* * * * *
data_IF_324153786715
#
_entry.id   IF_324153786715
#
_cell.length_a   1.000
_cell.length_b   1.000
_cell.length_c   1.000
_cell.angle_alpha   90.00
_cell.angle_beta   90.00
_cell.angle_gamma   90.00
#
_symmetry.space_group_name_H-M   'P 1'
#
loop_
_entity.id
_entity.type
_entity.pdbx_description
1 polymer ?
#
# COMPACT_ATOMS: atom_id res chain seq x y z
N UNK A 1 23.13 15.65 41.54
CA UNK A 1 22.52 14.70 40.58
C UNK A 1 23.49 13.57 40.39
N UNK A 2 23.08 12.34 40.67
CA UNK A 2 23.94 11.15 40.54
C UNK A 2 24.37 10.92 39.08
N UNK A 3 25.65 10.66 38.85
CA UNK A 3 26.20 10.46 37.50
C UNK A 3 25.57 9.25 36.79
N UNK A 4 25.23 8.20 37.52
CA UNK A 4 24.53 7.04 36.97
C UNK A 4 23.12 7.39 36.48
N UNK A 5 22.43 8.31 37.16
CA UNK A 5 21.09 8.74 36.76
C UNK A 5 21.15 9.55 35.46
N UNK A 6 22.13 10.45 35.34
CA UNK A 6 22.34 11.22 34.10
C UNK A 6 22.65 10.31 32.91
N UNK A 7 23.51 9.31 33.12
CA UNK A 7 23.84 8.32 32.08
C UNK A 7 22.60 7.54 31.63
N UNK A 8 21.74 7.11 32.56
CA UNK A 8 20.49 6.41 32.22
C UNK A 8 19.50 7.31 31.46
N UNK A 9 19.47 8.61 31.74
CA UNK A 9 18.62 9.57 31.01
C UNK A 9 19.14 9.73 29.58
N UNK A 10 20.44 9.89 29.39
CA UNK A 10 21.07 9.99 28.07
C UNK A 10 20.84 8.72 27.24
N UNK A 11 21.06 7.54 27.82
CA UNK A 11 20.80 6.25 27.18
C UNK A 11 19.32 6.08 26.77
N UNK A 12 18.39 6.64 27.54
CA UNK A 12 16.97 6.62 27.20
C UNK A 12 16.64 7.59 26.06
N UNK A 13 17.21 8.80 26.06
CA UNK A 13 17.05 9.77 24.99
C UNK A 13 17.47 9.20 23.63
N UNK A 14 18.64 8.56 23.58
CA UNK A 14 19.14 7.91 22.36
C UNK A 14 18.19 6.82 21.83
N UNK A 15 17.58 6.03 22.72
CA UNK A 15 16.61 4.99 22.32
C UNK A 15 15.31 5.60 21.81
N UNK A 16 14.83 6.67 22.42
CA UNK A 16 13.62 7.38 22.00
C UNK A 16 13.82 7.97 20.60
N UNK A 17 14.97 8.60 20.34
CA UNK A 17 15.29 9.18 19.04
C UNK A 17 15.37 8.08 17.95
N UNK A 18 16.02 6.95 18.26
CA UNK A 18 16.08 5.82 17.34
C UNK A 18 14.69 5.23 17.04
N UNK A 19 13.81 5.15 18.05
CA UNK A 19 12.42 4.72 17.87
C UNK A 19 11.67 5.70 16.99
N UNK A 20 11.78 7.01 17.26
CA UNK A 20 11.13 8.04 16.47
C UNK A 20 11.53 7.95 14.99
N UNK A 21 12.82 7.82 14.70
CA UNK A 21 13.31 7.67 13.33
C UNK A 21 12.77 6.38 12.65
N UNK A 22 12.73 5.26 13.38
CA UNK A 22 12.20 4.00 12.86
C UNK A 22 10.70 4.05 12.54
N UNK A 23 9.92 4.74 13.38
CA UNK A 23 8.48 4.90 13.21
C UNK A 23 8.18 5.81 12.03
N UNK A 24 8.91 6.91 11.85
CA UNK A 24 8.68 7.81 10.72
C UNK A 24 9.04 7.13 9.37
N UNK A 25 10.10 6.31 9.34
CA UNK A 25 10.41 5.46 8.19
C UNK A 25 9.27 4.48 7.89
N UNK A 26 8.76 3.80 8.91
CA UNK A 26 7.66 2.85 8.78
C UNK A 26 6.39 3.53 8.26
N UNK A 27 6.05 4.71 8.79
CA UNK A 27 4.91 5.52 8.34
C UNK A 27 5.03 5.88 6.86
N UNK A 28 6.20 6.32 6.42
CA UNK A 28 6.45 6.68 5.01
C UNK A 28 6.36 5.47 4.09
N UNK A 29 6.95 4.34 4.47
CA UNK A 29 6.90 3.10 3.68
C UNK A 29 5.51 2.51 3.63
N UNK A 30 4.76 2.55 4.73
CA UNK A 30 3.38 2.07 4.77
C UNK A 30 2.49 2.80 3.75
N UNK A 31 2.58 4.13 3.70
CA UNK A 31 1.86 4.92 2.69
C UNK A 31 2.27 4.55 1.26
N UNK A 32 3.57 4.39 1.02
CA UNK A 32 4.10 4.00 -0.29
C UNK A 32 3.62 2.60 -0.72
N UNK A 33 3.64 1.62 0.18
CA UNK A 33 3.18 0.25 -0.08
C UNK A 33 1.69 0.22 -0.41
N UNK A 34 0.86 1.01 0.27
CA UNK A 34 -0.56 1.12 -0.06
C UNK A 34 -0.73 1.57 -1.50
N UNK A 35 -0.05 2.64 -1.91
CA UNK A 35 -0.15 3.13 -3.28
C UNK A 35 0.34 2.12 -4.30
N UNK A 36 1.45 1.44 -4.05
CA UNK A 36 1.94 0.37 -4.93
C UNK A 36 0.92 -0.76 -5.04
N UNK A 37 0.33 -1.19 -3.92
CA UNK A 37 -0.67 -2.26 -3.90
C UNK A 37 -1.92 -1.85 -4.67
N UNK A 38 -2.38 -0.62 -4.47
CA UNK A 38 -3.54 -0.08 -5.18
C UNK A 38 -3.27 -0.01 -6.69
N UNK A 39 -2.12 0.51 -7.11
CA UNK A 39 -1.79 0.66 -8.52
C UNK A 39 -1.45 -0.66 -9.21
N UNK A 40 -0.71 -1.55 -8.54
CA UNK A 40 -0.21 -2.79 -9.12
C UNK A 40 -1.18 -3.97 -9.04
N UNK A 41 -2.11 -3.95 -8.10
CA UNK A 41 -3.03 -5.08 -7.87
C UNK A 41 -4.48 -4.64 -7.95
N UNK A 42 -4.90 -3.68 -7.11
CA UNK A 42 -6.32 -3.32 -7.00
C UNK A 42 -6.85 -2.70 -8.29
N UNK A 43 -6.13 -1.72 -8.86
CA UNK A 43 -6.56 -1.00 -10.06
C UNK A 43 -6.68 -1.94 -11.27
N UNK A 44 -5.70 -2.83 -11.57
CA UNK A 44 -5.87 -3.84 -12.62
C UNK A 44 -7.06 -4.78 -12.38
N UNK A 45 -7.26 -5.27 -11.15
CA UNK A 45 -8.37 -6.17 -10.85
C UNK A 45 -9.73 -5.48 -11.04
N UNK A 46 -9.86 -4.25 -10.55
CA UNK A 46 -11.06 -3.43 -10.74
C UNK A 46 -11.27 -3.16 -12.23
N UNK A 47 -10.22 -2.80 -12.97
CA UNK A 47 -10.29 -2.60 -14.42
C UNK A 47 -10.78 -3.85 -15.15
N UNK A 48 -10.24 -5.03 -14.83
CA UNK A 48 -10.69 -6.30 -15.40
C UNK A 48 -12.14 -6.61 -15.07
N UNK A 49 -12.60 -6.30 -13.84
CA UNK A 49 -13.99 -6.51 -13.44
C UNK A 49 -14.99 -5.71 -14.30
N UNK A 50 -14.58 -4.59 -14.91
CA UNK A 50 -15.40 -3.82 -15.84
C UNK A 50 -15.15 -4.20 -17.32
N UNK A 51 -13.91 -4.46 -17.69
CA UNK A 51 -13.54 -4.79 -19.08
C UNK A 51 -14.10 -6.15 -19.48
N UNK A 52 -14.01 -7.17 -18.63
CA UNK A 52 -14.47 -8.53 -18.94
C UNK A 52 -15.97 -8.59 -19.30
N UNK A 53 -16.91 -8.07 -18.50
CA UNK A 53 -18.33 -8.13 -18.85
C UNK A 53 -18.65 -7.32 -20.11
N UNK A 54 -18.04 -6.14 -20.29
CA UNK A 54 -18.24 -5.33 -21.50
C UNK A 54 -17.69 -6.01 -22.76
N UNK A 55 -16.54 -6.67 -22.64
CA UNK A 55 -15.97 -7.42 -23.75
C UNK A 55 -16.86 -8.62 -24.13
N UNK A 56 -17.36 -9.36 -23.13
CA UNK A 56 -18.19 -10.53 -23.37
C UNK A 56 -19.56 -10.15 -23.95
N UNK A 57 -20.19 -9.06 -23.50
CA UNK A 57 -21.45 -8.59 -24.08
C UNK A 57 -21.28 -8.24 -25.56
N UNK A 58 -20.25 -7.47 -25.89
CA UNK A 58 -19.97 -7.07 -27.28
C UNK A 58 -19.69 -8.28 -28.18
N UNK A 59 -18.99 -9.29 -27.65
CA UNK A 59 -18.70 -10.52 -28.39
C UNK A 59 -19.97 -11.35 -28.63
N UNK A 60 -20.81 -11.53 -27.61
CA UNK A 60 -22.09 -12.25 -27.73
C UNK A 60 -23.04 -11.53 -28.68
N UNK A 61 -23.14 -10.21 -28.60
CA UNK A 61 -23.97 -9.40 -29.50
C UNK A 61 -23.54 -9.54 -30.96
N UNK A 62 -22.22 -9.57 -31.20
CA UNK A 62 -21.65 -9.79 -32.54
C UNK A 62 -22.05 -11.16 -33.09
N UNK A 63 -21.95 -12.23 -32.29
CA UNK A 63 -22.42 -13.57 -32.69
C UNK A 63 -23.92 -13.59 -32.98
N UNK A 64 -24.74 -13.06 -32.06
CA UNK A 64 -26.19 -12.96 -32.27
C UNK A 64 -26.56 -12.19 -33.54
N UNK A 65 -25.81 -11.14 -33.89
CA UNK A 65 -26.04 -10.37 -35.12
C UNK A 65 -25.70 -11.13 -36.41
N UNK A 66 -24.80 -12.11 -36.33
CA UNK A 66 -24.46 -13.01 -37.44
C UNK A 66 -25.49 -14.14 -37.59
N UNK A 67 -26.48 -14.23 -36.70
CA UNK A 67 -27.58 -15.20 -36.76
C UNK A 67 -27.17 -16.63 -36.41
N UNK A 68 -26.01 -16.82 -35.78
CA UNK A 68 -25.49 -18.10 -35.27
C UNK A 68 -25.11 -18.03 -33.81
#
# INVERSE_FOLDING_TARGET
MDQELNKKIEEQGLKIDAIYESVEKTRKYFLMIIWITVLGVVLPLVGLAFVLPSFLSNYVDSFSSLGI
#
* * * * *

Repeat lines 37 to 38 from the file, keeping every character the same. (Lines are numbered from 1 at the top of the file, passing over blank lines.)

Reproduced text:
CA UNK A 6 22.34 11.22 34.10
C UNK A 6 22.65 10.31 32.91